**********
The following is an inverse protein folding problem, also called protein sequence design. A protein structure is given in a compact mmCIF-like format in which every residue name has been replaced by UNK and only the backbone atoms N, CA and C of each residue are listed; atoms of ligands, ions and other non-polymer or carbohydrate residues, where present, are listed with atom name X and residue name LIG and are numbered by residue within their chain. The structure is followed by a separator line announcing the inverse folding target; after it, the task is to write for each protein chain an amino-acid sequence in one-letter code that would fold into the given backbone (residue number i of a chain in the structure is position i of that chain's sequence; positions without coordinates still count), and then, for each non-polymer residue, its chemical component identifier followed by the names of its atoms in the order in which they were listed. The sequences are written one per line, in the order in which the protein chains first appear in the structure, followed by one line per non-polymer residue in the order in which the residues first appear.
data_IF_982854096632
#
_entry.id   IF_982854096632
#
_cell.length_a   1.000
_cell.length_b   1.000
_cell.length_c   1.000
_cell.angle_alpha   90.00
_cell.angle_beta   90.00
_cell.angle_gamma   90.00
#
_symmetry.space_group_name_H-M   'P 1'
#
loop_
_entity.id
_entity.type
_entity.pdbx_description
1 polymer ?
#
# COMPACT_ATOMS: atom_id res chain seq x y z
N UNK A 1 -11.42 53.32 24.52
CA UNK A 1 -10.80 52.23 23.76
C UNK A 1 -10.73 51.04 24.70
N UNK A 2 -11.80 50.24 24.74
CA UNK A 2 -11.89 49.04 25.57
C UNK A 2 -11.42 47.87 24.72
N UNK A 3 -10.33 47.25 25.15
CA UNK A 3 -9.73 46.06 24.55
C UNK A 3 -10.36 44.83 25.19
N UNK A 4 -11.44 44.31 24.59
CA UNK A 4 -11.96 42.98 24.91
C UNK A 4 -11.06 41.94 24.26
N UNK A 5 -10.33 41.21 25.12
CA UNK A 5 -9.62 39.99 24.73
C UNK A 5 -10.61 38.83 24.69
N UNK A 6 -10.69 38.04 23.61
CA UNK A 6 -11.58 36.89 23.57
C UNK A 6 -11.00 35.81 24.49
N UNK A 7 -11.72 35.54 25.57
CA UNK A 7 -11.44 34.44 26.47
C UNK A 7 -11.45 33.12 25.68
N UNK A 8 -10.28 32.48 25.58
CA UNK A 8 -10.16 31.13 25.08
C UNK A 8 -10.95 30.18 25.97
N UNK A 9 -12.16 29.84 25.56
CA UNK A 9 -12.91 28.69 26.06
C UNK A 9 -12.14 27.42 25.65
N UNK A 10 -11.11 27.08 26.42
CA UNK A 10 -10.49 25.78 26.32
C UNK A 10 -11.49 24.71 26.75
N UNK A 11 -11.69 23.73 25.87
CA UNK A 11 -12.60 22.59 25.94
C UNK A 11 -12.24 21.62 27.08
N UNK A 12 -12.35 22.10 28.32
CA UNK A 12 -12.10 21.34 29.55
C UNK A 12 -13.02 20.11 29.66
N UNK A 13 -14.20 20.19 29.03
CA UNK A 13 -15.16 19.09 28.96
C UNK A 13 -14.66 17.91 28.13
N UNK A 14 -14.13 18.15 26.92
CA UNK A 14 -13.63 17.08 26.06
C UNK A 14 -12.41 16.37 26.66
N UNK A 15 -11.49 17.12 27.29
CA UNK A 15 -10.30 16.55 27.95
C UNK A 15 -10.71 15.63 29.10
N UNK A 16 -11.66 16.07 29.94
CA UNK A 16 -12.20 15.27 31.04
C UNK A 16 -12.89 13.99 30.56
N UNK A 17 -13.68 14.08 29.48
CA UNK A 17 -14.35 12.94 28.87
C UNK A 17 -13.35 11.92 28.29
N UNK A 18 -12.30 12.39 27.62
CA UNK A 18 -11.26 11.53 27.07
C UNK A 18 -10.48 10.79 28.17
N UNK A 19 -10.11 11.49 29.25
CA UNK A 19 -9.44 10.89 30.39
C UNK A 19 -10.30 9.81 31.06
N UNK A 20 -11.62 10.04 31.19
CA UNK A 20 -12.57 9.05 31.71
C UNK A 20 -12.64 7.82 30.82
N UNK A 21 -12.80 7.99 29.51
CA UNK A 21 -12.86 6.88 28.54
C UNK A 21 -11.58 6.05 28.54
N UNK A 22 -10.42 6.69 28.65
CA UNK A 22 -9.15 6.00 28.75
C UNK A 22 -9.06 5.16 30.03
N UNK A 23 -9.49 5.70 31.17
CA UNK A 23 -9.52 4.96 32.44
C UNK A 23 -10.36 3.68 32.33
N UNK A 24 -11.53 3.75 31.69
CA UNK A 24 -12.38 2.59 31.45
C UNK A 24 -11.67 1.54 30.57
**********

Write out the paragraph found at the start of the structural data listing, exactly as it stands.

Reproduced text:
The following is an inverse protein folding problem, also called protein sequence design. A protein structure is given in a compact mmCIF-like format in which every residue name has been replaced by UNK and only the backbone atoms N, CA and C of each residue are listed; atoms of ligands, ions and other non-polymer or carbohydrate residues, where present, are listed with atom name X and residue name LIG and are numbered by residue within their chain. The structure is followed by a separator line announcing the inverse folding target; after it, the task is to write for each protein chain an amino-acid sequence in one-letter code that would fold into the given backbone (residue number i of a chain in the structure is position i of that chain's sequence; positions without coordinates still count), and then, for each non-polymer residue, its chemical component identifier followed by the names of its atoms in the order in which they were listed. The sequences are written one per line, in the order in which the protein chains first appear in the structure, followed by one line per non-polymer residue in the order in which the residues first appear.